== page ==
Blepharitis is inflammation of the rims of the eyelids, which causes them to become red and swollen.
Blepharitis is common, accounting for an estimated 1 in 20 eye problems reported to GPs. It is more common in people over 50, although it can develop at any age.
The symptoms of blepharitis can include:
- burning, soreness or stinging in the eyes
- crusty eyelashes
- itchy eyelids
Blepharitis can be caused by a bacterial infection, or it can be a complication of a skin condition such as:
- seborrhoeic dermatitis, which causes an itchy rash on the skin and scalp (seborrhoeic dermatitis of the scalp is called dandruff)
- rosacea, which causes the face to appear red and blotchy
It is not possible to catch blepharitis from someone else who has it.
Read more about the causes of blepharitis.
When to see your GP
See your GP if you are unable to control the symptoms of blepharitis with cleaning alone.
You may be referred to an opthalmologist (eye specialist) if you have severe symptoms.
Read more about diagnosing blepharitis.
Blepharitis is usually a long-term (chronic) condition, which means once it develops it can cause repeated episodes.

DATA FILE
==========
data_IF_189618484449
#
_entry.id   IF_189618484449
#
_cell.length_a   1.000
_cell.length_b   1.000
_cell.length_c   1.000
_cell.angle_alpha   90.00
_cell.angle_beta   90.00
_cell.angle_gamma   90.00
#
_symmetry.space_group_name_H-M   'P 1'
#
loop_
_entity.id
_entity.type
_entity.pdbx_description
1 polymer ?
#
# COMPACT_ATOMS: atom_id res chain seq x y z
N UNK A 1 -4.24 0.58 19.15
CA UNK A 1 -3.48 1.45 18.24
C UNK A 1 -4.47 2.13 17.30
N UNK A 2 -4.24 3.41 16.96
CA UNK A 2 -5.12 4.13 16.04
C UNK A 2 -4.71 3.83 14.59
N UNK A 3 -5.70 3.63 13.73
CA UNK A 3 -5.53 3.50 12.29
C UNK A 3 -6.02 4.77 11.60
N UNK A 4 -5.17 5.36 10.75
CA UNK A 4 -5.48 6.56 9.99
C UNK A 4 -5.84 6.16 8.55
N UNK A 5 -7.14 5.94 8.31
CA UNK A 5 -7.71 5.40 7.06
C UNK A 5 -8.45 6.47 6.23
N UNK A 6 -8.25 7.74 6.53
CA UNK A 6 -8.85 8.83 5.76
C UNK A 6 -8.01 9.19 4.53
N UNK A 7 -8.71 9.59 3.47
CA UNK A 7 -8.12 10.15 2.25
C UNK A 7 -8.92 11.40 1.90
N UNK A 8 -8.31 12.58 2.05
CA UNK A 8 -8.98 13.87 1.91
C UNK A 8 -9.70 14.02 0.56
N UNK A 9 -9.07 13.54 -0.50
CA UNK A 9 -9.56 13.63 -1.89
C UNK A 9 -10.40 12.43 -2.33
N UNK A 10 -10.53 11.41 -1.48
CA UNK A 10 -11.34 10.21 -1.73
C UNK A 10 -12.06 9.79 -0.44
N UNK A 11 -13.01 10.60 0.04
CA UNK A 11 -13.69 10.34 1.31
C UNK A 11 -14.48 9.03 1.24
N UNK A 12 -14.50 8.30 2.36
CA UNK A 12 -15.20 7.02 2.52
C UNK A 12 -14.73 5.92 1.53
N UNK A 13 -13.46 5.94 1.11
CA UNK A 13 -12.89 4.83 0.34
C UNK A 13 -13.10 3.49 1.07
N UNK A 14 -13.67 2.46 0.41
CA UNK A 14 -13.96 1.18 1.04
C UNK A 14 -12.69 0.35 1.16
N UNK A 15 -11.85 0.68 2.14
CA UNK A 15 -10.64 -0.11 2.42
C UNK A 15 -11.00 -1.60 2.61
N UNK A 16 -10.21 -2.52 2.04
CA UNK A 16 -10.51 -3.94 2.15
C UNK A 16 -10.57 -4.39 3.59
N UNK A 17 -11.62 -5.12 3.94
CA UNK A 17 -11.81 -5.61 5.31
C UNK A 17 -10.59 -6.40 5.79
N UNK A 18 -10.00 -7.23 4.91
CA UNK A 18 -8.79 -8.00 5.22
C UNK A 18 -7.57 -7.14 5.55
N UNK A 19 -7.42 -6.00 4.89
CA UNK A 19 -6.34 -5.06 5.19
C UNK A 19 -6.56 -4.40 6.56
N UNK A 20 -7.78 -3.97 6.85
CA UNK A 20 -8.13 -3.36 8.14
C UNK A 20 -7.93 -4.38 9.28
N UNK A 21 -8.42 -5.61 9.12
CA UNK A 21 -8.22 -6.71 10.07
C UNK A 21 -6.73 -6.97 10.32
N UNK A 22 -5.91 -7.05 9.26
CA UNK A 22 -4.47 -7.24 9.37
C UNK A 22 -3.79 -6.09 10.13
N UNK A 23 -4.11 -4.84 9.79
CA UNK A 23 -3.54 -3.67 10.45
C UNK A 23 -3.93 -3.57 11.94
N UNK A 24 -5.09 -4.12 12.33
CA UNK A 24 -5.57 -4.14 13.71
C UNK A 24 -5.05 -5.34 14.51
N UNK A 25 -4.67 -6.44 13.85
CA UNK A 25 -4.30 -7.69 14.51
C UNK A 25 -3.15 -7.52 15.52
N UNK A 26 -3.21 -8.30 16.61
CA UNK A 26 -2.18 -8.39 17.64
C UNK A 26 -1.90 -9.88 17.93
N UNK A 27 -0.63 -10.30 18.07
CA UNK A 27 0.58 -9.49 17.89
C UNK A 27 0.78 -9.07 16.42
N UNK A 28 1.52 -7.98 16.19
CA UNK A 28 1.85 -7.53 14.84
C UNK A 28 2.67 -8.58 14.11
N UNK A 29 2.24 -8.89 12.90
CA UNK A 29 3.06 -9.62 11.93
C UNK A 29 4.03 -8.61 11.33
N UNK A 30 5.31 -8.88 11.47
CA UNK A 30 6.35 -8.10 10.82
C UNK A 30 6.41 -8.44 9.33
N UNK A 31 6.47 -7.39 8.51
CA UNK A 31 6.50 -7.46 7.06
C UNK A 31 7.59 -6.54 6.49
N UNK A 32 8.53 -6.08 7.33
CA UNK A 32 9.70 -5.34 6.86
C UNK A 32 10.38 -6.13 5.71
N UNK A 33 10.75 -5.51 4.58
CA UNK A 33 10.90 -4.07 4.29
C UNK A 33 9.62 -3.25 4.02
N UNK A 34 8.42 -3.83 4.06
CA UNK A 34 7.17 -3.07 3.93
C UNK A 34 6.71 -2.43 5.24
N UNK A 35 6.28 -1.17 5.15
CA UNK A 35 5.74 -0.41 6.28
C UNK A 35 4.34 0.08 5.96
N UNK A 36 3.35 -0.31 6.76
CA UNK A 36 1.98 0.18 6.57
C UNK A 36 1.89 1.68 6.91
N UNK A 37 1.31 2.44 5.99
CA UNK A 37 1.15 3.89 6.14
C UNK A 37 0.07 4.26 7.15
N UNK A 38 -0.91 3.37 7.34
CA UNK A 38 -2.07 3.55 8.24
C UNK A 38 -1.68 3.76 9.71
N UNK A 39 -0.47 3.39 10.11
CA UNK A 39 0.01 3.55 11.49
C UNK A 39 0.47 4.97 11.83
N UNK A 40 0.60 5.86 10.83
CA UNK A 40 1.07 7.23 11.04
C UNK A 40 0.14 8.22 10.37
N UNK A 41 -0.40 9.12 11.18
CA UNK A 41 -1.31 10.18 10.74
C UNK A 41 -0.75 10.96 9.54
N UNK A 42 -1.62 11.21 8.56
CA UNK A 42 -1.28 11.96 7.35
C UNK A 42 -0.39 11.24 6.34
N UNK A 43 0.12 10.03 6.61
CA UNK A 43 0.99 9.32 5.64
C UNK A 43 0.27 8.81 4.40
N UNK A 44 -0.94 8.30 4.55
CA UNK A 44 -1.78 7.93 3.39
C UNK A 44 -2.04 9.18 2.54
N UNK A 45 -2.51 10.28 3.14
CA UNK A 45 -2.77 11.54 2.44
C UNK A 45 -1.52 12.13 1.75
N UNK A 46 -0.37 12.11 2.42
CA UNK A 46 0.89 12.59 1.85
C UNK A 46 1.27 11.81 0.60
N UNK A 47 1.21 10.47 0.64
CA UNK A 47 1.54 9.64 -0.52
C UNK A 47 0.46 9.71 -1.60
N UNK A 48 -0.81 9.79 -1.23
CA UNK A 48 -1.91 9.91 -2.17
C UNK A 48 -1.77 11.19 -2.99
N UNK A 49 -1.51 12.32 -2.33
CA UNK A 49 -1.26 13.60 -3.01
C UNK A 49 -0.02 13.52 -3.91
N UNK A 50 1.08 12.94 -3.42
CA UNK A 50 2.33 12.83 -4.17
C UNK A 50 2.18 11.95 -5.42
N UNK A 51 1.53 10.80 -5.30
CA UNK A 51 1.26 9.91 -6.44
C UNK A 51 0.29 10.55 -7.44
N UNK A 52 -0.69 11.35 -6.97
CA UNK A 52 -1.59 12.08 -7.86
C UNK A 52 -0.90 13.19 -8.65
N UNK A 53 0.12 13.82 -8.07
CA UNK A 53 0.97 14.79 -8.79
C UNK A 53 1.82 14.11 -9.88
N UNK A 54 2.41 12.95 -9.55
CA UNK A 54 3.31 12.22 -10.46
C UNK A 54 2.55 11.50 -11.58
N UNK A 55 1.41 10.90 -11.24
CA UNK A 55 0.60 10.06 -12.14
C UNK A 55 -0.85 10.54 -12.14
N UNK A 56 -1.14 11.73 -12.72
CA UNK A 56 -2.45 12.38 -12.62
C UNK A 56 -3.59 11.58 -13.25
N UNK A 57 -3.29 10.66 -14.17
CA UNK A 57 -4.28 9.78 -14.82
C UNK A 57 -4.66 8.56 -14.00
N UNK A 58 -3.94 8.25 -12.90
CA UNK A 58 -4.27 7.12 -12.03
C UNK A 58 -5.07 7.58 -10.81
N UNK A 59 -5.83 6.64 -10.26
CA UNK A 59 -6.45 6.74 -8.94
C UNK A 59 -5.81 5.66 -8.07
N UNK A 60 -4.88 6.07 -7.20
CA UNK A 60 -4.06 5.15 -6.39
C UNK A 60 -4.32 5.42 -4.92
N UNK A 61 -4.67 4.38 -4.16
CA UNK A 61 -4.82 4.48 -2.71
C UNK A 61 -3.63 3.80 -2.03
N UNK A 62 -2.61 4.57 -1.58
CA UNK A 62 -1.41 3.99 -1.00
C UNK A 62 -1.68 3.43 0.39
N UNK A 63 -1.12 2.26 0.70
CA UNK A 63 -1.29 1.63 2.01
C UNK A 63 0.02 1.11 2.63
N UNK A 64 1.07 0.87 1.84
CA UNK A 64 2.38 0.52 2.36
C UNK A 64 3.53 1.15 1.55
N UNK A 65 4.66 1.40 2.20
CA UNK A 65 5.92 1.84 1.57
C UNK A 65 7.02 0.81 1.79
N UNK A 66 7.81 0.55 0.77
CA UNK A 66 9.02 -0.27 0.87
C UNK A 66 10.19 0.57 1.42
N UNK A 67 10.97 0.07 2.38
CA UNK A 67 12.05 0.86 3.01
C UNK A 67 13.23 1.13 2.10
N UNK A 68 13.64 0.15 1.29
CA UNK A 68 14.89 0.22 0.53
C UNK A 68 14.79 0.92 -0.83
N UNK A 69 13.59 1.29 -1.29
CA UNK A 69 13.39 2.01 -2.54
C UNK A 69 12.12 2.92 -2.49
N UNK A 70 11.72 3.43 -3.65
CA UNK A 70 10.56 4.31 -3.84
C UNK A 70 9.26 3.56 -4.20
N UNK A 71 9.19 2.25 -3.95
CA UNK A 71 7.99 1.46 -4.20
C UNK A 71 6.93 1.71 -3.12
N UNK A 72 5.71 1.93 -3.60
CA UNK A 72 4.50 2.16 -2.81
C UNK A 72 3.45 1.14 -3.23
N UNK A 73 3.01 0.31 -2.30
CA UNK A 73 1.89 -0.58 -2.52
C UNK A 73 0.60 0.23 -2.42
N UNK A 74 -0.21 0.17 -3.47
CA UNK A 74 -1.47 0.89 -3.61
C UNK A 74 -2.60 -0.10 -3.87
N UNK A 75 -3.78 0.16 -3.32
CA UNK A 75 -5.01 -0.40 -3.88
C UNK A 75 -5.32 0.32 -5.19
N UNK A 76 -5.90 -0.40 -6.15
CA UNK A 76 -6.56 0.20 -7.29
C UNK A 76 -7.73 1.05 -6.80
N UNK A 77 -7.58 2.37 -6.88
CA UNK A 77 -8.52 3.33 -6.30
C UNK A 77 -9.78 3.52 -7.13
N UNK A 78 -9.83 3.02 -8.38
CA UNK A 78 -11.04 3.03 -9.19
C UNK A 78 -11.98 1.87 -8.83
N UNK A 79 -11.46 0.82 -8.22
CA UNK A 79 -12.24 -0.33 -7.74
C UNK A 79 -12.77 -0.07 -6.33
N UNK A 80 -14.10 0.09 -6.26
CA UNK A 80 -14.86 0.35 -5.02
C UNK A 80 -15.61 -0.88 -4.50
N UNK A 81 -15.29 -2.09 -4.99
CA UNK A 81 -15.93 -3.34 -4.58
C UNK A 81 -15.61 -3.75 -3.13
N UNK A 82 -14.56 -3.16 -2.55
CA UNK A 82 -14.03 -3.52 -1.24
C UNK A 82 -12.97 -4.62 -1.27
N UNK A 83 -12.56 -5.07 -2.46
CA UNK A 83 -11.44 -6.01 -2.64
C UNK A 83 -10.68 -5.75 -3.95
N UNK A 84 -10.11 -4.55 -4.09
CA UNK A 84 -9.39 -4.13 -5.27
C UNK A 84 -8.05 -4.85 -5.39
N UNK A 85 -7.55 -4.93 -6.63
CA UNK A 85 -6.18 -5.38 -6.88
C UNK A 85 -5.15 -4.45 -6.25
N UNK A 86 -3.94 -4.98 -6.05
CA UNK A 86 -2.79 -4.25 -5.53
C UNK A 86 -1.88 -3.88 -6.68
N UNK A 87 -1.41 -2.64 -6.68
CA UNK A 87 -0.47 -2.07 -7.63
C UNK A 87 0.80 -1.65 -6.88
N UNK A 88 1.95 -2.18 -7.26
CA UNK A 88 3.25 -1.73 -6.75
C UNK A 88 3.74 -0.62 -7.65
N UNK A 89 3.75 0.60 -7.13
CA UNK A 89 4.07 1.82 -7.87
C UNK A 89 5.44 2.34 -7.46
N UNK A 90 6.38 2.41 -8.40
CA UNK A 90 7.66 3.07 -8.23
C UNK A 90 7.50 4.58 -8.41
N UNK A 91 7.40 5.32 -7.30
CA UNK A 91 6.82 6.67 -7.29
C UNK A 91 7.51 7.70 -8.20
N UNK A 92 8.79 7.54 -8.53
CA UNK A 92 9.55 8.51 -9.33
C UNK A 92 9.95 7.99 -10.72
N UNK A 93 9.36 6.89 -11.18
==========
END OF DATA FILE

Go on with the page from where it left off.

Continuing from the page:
There is no cure for blepharitis, but establishing a daily eye-cleaning routine can help control the symptoms. This will need to be continued indefinitely. More severe cases of blepharitis may require antibiotics.
Read more about how blepharitis is treated.
Blepharitis is not usually serious. The most common complication is being unable to wear contact lenses while experiencing symptoms.
Up to half of people whose blepharitis is caused by a bacterial infection also have dry eye syndrome (a condition where the eyes do not produce enough tears or dry out too quickly).
Serious complications, such as sight loss, are rare, particularly if recommended advice is followed.
Read about the complications of blepharitis.